When building a computer lab we start with the installation of a solar power system, a LAN with five client RPi’s, one RACHEL server, a file server, and technology training for a teacher designated by the school to be the lab manager. We also install Internet-ready equipment for a mobile broadband connection that is accessible for some schools depending on signal strength. After this is done, we begin providing technology training for the teachers and student body.

Phase 2 of the program is implemented after the school district assigns a permanent computer teacher and the school meets our expansion requirements. Then we increase the number of computers to 20 and expand the solar energy system, resulting in a school lab that can accommodate up to 40 students at a time. This allows the school to offer the national curriculum in Information and Computer Studies (ICS), a four-year sequence.

We also provide our “Pi-oneer” to the schools, which consists of a Raspberry Pi loaded with RACHEL, a mobile projector, a screen and a solar recharging unit. Teachers can take the Pi-oneer is to their classrooms to display materials illustrating the concepts being taught.

Masson: What has been the result of your work?

Lathen: Approximately 7,500 African students have been introduced to computers thus far, allowing them to access this educational content and learn computer skills. Some graduates now have jobs that utilize their computer skills. Others have gone on to enroll in Computer Science fields in higher education. More than 1,500 teachers and students have completed a Powering Potential training course. In addition, our impact includes 700 students that have enrolled in the national ICS courses. The Tanzanian government has repeatedly recognized our nonprofit for these reasons, including personal recognition from H. E. Dr. Jakaya Kikwete, the former president of Tanzania. You can read more about our record of excellence on the Powering Potential blog.

Masson: With such a successful program, I'm guessing Powering Potential has a few sponsors already, however as the program grows the organization must also be looking for additional resources. What type of ongoing support are you looking for, and how can the broader open source and even educational communities help?

Lathen: Our funding stems from foundation, individual, government and corporate sources in the US and Tanzania. Donations can be made at poweringpotential.org/donate. We are also holding a cocktail fundraising event at the Hemingway African Gallery on June 9th, 2016 in NYC to commemorate our 10th year of service in Tanzanian education.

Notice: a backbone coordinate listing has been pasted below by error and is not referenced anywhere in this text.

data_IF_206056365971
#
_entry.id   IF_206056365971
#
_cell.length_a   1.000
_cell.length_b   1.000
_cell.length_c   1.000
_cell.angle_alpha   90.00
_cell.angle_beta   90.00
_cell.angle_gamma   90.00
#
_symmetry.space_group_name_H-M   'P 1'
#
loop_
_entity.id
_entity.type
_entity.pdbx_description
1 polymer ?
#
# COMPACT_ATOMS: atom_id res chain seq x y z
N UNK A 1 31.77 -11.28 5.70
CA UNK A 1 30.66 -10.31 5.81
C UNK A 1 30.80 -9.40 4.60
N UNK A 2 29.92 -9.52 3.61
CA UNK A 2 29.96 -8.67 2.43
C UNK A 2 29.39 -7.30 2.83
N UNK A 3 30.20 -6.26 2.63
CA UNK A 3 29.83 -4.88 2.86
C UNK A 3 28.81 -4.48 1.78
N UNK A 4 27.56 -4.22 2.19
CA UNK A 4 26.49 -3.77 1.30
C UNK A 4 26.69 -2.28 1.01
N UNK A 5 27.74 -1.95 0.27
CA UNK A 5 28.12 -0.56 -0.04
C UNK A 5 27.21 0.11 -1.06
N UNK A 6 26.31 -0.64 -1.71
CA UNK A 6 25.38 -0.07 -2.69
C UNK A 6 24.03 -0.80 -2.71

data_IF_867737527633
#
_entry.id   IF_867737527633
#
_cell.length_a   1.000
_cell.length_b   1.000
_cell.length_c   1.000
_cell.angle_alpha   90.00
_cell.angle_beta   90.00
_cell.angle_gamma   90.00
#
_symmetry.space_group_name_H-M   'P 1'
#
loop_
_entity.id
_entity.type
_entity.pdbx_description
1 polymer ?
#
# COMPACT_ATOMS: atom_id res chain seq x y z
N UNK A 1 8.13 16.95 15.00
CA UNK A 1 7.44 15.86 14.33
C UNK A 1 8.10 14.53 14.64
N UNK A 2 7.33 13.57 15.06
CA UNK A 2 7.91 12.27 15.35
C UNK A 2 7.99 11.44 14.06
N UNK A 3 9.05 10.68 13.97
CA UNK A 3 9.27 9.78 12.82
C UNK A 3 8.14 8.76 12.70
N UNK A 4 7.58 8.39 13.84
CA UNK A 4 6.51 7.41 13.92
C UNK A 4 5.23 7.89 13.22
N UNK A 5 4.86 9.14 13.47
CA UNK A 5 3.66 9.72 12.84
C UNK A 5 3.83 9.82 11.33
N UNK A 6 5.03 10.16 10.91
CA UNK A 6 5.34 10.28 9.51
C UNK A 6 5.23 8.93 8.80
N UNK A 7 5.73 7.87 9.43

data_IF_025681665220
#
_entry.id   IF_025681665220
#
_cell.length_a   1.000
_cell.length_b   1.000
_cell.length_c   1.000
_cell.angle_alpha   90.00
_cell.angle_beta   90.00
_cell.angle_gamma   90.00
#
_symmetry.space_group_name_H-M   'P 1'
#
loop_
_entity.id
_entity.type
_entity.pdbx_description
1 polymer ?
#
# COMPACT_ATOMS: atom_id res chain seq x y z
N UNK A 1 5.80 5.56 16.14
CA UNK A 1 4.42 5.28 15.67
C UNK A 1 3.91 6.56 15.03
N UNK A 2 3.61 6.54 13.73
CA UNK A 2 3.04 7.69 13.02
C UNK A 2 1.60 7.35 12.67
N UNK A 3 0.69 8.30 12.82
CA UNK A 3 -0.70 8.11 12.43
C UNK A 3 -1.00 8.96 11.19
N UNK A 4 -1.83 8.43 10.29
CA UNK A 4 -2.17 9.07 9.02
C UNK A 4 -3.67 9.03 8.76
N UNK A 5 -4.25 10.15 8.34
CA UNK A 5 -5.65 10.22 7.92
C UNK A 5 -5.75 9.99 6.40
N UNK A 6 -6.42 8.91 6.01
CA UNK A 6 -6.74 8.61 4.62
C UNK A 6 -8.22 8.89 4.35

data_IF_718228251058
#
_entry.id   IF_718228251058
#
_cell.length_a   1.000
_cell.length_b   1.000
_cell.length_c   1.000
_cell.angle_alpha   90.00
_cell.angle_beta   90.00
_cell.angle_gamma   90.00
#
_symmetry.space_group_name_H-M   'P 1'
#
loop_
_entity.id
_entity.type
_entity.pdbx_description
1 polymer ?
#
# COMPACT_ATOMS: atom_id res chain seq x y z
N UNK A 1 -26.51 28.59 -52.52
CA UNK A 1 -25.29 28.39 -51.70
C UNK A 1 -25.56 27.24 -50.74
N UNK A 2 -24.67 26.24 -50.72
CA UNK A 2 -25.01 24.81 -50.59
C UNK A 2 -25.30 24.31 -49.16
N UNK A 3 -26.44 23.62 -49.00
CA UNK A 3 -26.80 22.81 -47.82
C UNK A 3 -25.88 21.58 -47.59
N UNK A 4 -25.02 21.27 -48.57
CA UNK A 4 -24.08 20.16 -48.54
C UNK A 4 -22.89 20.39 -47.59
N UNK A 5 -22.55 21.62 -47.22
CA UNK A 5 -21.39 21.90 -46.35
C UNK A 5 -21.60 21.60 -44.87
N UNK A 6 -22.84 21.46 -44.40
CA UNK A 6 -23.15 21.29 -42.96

We currently utilize a team of professional volunteers to help with technology, publicity and data analysis. At this time, we are seeking software engineers experienced with Linux and the Raspberry Pi to expand these efforts. We also require a professional analyst to review our impact data and create visual representations of it. If you are interested in participating, please send an email to info@poweringpotential.org.

We believe that an ideal non-profit is a torch leading the way towards a better humanity. It is our mutual responsibility to be inclusive of students in the world who have fewer advantages. Their minds hold the keys to a successful future. All they require is the opportunity to be heard.

Those interested in learning more or even participating in our cause can visit us at Poweringpotential.org or following hashtag #EdTechTZ on Twitter. As you do, remember to keep spreading the word about Powering Potential, open-source, alternative energy and sustainability initiatives around the globe. It is because of compassionate and engaged open source community groups like yours that we are able to accomplish so much with so little.

Masson: Thank you for sharing your work, and all the best going forward.

Lathen: On behalf of the students of Tanzania, asante sana (thank you)!

Photo credits, top to bottom,
© Jaffar Mjasiri, 2016, distributed under CC-BY-NC-4.0
© Janice Lathen, 2016, distributed under CC-BY-NC-4.0
© Albin Mathias, 2016, distributed under CC-BY-NC-4.0
© Karmeli Mayko, 2016, distributed under CC-BY-NC-4.0